It’s March, and you’re still at it! You’ve already come further than many New Year’s resolution-makers. But you’re not out of the woods yet.
These first several months of habit-forming are the most crucial. Lots of you are still feeling fragile and unsure if this healthy living thing is realistic and sustainable. Well, first of all, it is. If you'd like some encouragement from others who’ve come before you, check out our quick Q&A’s with inspirational members. Second, you need consistent reminders of what it looks like to create and keep healthy habits.
The Y's Registered Dietitian, Lindsey Joe, is passionate about helping people in our community learn to make healthier choices.
"While there's no magic pill or potion for making yourself successful, there are definitely strategies that can help your goals become a reality," she says. Below, Lindsey offers her expert advice.
Once you've formulated a SMART goal—one that's specific, measurable, achievable, realistic, and time-sensitive—then read and absorb the following five secrets to success.
1. People rarely succeed on the first try.
In the book, "Changing for Good," Dr. James Prochaska states that clinical research indicates only about 20 percent of people succeed at changing a behavior on their first attempt. So, breathe a sigh of relief. It’s quite normal to fall off the wagon multiple times. The key is to keep jumping back on. Lindsey says many people make the mistake of thinking that one mess-up equals total failure, which is simply not true. Maybe you vow to hit the gym five days a week and, after a crazy workweek, you've only gone once. Don't worry—you’re still on the path to success; it’s just more of a scenic route than you imagined.
2. Positive thinking is not optional.
According to Lindsey, viewing old habits as "no-no's" is not the best approach. "When you were a little kid and your mom would tell you not to do something, what did you do?" she asks. "You did the forbidden thing even though you were told not to!"
Whatever healthy habit you're trying to practice, she says to frame it in a positive way. So instead of stating your goal as, "I'm not allowed to eat white bread," try, "I'm enjoying a slice of whole grain toast at breakfast four days a week."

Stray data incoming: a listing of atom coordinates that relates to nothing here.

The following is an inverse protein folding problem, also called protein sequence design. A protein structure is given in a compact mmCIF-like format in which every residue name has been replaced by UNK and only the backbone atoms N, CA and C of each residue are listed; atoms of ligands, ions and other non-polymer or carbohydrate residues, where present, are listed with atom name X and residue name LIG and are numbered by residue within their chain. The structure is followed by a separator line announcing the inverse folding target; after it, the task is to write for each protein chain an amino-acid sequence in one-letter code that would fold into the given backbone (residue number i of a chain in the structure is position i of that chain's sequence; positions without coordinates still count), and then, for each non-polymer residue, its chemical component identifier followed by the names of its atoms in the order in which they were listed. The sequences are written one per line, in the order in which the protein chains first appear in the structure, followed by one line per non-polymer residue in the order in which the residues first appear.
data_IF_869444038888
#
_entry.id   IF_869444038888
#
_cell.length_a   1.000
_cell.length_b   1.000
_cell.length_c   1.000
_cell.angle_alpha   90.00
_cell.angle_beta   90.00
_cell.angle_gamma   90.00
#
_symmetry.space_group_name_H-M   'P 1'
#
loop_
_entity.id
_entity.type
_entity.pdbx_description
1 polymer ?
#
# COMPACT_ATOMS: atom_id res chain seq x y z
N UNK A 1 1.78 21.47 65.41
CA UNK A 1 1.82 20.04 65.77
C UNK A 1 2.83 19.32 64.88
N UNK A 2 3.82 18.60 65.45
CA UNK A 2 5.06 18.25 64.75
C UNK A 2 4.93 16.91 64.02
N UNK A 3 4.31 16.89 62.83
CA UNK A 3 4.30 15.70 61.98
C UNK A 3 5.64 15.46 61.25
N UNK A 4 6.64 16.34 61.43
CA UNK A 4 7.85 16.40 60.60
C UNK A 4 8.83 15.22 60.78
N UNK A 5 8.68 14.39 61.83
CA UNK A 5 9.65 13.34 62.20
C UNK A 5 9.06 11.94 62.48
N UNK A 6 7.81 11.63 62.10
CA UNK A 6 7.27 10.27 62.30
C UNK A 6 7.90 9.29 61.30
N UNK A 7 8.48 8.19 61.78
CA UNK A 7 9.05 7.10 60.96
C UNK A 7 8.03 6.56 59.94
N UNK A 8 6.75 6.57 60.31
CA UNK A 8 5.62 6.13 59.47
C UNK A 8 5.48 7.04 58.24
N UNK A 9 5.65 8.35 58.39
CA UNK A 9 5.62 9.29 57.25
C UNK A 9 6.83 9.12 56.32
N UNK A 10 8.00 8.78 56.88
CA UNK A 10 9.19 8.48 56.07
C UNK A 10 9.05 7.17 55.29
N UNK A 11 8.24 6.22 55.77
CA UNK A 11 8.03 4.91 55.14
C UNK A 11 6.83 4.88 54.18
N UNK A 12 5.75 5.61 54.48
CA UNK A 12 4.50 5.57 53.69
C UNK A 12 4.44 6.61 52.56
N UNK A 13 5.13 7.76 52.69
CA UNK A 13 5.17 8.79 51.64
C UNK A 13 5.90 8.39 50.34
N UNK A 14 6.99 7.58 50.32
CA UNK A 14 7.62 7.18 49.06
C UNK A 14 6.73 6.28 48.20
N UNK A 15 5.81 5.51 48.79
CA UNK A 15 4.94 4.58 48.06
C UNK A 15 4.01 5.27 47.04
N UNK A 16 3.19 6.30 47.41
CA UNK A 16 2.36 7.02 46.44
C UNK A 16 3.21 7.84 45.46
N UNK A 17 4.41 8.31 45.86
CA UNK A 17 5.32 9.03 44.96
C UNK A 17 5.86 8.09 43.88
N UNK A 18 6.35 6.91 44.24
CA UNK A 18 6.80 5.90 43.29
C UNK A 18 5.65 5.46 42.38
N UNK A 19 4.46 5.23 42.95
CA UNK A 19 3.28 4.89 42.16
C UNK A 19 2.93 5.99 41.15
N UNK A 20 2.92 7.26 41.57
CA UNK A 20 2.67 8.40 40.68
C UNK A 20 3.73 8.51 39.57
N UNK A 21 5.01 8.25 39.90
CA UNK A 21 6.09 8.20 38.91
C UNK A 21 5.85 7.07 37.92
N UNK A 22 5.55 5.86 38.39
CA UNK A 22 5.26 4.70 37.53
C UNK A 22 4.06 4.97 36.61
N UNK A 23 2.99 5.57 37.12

Let’s go deeper. Do you want your habit to stick around for the long haul? Learn to adopt a positive overall attitude. "After all, you become what you believe," she says.
3. Substitution works best.
Many people try to quit bad habits cold turkey and fail miserably. The secret to ending one behavior and beginning another is substitution. Your body has become conditioned to do something, so to quit it without filling that gap requires an amount of sheer willpower that few possess. Instead, replace the undesirable habit with a new and healthy one. Lindsey uses this example: instead of making your goal only about subtraction, as in, "no more TV during the week," make it about addition, as in, "attend Dance Blast on Tuesdays and Thursdays at 6:30 p.m." This replaces the time you would typically spend watching TV with exercise. Or if your goal is to stop drinking soda, consider buying plain club soda and filling it with fresh fruit. Then, you have a substitute when that craving rears its ugly head.
4. Tracking your progress is a deal-maker.
"This might be THE thing that makes or breaks your ability to hold on to a healthy habit," Lindsey says. "The truth is, when you see your success, you're more motivated to continue when things get tough."
Make sure to keep track of your habit daily to stay accountable. She often uses good ole pen and paper (like with this food journal) and also recommends these smartphone apps. Want even more accountability? Lindsey recommends sharing your goals and progress with friends and family who will support your healthier habits.
5. Staying small is smart.
Often, people have great intentions of making a lot of positive changes in their lives, but their excitement overflows into a huge, unattainable list. Over time, it starts looking more like a list of failures than goals.
"Bigger isn't always better," Lindsey says. "This applies to not only making your habit realistic enough so that you can reach it, but also to not setting too many goals at once." You can avoid this. Focus on getting good at one habit before tackling another.
Want more resources to build your healthy lifestyle? Check out our goal-setting tips, motivating mantras, and 30-day water challenge. If you're looking for a little one-on-one support, meet with our nutritionists or check out the free wellness support services at your center.